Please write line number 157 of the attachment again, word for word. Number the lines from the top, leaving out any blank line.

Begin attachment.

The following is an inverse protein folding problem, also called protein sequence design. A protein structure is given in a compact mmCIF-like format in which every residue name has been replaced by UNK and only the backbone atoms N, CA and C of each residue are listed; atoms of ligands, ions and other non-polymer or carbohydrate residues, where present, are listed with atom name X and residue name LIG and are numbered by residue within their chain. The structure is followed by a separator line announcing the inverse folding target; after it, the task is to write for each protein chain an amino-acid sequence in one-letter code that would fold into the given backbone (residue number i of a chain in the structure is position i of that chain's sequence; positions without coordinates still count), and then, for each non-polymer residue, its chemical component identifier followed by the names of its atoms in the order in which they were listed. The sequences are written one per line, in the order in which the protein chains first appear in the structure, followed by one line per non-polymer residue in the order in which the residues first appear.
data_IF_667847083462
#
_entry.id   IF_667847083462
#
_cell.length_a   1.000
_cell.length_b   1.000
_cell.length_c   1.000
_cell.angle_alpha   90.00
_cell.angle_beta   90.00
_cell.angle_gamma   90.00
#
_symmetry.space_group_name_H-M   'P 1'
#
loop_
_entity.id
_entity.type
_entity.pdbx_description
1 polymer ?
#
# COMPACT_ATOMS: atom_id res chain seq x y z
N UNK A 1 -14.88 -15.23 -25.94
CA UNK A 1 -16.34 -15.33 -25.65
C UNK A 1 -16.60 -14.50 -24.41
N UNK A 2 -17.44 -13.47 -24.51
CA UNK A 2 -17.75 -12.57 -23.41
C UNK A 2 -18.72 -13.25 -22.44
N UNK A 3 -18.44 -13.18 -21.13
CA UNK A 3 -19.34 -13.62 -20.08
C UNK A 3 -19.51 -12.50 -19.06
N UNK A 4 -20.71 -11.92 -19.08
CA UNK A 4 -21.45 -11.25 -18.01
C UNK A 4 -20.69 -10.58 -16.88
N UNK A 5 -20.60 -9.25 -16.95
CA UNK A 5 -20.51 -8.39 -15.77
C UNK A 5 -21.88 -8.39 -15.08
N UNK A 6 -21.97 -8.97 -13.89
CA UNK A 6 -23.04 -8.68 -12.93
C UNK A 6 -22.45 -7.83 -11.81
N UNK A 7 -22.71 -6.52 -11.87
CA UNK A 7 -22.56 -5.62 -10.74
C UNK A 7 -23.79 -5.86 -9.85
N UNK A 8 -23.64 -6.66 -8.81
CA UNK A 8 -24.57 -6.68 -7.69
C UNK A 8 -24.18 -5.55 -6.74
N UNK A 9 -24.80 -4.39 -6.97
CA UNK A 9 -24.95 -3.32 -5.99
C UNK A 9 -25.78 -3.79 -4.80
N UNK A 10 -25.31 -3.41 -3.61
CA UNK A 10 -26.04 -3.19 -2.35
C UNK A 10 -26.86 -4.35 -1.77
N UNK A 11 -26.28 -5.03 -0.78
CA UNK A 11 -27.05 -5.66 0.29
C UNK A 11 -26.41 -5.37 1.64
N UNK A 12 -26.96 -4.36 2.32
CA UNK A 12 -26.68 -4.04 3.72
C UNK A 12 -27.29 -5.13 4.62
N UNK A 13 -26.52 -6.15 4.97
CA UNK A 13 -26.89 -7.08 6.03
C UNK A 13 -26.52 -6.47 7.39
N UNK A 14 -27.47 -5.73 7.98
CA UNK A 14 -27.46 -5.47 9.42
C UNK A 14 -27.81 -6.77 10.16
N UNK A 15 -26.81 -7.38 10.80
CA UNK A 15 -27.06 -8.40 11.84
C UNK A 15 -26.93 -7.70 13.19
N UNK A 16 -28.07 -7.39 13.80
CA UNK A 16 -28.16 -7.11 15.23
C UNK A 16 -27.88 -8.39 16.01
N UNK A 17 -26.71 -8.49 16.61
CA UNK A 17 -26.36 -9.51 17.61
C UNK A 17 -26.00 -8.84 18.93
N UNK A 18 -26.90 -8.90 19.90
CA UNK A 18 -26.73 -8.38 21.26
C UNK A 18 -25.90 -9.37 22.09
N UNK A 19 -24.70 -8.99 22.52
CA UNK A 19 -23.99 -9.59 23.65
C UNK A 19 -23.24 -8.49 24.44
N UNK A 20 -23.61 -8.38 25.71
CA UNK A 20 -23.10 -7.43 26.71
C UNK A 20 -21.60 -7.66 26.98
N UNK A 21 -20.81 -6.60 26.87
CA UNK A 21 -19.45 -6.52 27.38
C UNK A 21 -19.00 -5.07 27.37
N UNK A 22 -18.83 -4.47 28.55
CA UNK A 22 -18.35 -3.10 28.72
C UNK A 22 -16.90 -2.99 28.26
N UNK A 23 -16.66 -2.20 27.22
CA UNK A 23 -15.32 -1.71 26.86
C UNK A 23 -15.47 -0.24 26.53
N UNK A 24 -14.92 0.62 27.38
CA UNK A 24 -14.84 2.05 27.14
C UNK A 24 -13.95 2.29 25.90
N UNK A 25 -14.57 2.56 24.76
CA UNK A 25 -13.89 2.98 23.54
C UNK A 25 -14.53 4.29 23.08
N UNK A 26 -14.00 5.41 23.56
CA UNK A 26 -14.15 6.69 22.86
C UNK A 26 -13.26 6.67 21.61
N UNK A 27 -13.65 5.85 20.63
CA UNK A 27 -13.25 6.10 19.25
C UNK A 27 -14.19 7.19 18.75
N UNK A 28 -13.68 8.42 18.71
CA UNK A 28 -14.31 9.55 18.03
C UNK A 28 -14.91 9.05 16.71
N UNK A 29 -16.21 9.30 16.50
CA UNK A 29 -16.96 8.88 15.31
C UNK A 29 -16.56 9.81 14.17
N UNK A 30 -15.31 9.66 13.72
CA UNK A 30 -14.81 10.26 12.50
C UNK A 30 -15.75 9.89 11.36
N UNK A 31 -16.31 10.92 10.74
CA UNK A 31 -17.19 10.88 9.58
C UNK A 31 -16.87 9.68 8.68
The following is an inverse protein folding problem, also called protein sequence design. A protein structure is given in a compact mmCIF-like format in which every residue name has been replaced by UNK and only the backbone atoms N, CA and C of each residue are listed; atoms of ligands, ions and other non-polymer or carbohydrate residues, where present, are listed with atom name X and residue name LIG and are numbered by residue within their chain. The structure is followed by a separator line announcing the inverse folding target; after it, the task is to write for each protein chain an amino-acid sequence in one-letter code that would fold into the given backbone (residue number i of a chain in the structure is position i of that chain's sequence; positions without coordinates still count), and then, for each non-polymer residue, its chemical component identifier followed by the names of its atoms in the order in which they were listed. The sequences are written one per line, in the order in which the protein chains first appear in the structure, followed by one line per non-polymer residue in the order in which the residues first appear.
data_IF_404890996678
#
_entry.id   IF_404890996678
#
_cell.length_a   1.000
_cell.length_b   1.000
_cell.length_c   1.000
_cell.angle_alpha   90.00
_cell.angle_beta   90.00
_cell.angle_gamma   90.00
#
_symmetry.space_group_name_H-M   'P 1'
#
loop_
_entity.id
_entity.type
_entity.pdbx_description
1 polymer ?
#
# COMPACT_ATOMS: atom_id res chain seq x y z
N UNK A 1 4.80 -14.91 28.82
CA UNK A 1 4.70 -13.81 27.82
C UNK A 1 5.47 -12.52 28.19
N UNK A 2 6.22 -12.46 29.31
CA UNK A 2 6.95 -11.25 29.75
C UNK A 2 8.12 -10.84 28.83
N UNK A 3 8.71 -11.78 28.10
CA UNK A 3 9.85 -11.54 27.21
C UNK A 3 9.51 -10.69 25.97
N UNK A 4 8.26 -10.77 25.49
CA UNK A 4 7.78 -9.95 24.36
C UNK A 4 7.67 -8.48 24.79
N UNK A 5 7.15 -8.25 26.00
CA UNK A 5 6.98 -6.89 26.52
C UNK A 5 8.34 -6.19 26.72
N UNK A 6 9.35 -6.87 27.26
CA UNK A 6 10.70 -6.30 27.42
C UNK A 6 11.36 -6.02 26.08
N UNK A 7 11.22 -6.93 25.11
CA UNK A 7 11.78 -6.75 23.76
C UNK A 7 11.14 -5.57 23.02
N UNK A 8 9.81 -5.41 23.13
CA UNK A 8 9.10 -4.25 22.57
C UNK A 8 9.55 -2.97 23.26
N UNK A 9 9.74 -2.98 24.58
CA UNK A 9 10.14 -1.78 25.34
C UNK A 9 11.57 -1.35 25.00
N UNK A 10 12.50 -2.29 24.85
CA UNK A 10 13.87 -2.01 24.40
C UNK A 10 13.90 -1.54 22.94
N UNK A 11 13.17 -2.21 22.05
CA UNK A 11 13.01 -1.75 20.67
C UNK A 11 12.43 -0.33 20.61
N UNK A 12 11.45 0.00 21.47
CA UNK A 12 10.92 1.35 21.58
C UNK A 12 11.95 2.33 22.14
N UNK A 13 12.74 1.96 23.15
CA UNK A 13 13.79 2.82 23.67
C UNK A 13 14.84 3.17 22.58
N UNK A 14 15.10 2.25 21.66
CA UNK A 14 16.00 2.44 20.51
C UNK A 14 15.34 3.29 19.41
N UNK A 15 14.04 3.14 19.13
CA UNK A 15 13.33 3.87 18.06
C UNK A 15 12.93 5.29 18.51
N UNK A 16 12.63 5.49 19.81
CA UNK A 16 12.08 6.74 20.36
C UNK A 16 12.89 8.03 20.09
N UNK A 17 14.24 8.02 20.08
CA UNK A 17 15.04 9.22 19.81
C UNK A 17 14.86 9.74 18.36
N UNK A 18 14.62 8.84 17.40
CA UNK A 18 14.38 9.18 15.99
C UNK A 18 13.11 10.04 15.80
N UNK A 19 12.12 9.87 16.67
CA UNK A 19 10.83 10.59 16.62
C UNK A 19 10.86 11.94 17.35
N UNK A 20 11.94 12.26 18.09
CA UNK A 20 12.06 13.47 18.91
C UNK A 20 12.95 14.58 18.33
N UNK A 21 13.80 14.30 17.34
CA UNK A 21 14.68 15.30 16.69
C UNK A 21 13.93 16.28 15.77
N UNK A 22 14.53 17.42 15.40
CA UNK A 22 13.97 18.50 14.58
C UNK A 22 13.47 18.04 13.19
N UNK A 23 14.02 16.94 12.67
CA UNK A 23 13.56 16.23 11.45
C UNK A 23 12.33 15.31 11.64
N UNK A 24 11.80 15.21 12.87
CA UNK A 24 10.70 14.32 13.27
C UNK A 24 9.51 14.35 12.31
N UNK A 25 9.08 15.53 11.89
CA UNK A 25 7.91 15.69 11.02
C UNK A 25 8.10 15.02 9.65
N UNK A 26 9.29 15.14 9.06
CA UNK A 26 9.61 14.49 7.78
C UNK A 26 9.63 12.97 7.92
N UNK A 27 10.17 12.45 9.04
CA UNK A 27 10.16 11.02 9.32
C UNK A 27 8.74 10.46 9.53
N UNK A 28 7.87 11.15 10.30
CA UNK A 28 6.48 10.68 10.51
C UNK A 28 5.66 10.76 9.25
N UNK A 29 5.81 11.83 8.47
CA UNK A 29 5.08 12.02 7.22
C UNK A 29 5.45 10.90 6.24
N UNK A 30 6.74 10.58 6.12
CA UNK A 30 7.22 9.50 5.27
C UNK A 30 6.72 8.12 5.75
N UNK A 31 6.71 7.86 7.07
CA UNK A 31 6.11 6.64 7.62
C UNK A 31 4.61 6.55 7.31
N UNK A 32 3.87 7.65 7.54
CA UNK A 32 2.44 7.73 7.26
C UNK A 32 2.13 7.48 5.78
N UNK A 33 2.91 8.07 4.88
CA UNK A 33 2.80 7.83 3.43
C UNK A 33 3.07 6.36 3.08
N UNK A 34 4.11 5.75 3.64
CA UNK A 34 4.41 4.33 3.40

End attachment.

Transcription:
N UNK A 8 9.81 -5.41 23.13